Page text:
Just Asking – A conversation with reality TV star Duane ‘Dog’ Chapman
Love him or hate him, you can’t deny the star power of Duane “Dog” Chapman.
His A&E reality series “Dog The Bounty Hunter” has turned him into a star, much to his surprise.
But it has not been easy getting to this point. Last year, his son Tucker sold a tape to the National Enquirer of Chapman using racist language in a phone call. Chapman quickly apologized for his comments, calling them inappropriate but also claiming they were taken out of context. A&E suspended the reality show last November, but announced in February that new episodes will air on the cable channel soon.
Today and Saturday at Mooseheart’s Child City and Home, Chapman will speak about his triumphs and challenges and how his faith has pulled him through. Also appearing will be his wife Beth and children Leland and Lyssa.
Music acts Echoing Angels, Inhabited, Will Duvall, Emery and Flatfoot 56 also will perform. A portion of the proceeds will go to Mooseheart.
In a recent interview, Chapman spoke about his bounty hunter exploits and what fans should expect from his show’s new season.
– Eric Schelkopf
Why did you want to come to Mooseheart?
The kids of course at Mooseheart do not have any parents. So they don’t have someone like I had to go to, like my mother. Now that I am an orphan, because my mommy and daddy are dead, it hurts very much, like when you do something really good and you want to tell Mom and Dad. I cannot imagine how it would have been without my mother. I would never be the guy I am, I would never love like I do. I just want to see the kids and give them words of encouragement.
I suppose there will be a few kids in the audience thinking that it would be cool to be a bounty hunter. What advice would you give them?
It’s a good living. In my life, it’s been terrific. It’s a good job to pick. I would encourage it.
So how did you decide to become a bounty hunter?
Dog Chapman was made to be a bounty hunter. From my toes to the top of my hair, everything about me, my breathing, my eating, everything about me pumps and beats that blood of a bounty hunter. God has called me to be a bounty hunter. I’m in it to free a lot of people. I’m going to free them from drugs, I’m going to free them from captivity, I’m going to free them from desperation. I’m going to free them from death.
Have some of the people you’ve captured thanked you for what you’ve done for them?
Probably 47 percent of the people we’ve captured, which is well over 6,000, have changed their lives. It’s not because of Dog. It’s that when you meet Dog, you are at the end of your plank. You are at the end of your rope. That’s it. It’s all over. I get their attention a lot more than a lot of other people have.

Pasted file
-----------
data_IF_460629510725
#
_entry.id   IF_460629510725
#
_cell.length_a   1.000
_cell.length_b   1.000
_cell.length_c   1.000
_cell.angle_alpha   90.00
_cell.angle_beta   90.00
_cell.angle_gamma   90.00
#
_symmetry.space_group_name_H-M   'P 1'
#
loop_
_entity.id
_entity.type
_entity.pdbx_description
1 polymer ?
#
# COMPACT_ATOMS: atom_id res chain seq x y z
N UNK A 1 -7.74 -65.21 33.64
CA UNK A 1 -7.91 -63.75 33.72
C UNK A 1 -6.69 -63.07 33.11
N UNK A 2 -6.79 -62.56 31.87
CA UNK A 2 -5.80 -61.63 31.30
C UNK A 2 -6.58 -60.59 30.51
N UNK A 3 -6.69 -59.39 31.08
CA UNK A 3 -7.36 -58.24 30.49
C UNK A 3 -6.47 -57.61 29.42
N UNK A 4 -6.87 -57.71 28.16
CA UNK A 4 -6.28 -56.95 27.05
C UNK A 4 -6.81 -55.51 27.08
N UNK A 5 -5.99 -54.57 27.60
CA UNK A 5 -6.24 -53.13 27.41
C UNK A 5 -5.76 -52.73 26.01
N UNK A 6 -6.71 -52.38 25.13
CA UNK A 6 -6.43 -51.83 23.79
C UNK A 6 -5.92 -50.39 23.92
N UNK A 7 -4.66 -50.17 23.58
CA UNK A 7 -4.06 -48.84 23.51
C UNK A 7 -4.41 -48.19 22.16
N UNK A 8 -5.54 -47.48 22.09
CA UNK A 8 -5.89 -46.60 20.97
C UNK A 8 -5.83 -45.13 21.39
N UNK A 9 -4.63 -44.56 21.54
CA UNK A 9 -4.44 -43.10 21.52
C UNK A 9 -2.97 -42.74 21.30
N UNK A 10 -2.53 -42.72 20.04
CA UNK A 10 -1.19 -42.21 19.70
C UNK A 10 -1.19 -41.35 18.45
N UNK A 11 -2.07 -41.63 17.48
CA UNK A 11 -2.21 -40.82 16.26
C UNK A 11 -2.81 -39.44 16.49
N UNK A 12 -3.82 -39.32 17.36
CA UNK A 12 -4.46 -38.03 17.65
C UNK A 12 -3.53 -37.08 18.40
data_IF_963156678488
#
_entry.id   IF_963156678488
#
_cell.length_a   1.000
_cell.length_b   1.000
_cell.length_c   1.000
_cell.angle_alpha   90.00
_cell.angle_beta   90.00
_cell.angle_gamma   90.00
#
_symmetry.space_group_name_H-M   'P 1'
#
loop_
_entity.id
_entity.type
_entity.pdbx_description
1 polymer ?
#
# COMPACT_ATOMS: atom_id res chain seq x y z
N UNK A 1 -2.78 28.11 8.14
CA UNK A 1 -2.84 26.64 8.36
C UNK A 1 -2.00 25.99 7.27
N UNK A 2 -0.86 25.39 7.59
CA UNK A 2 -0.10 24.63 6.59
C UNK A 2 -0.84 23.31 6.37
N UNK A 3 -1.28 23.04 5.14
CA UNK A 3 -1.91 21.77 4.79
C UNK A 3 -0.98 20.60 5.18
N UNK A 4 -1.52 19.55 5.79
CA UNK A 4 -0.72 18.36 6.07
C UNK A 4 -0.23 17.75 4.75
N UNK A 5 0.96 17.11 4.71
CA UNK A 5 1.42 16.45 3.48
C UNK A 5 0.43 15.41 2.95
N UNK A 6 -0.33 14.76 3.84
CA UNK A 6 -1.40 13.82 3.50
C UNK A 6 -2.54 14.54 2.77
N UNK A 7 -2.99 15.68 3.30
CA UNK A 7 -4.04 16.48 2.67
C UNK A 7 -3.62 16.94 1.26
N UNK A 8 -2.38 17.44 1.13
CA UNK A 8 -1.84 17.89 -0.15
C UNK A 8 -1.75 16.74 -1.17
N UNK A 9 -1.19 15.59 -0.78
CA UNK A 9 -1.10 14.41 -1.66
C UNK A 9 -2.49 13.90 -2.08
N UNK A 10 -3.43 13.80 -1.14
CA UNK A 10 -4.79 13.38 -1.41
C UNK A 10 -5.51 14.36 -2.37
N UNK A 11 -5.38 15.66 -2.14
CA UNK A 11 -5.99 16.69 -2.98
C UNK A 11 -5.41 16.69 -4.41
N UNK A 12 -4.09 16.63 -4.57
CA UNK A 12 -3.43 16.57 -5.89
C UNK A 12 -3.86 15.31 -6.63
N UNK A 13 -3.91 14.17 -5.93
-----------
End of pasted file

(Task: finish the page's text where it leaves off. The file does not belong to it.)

When is the new season going to begin? What should people expect in the new season?
I don’t know. That’s all A&E. We just work as the camera rolls. I know that it’s coming this year, though. I have quit cursing. It’s one of the hardest things I have ever done. There’s some personal challenges in that. It’s actually hard to do.
How is it like being able to work with your family on the show?
I’ve been a dad since I was 15 years old, so I think it’s fantastic. I know where they are all the time. I’m surrounded by people who love me. I had a large family so I could be around a large family. I’m living the life of Riley. I love it. It’s fantastic. I don’t have to say, “Beth, did you see that? Did you see how I got that guy?” Because she’s like, “You got him, big daddy. You did it.”
Did you ever think your show would have this kind of impact?
I wanted to show America that everybody isn’t damned for hell, that people can make mistakes, they can rebound, they can come back. And then the show blew up into what it is today. I didn’t know what this word celebrity meant. I had no idea that every word you said, every thought you thought, everything you did would be analyzed, re-analyzed and dissected. I am now learning that.
How is your relationship with your son Tucker these days?
Tucker is in jail right now. We’ve spoken a couple of times. Of course, forever in a day, I love him. That’s about all that we’ve had time to say, that we love each other.
– Eric Schelkopf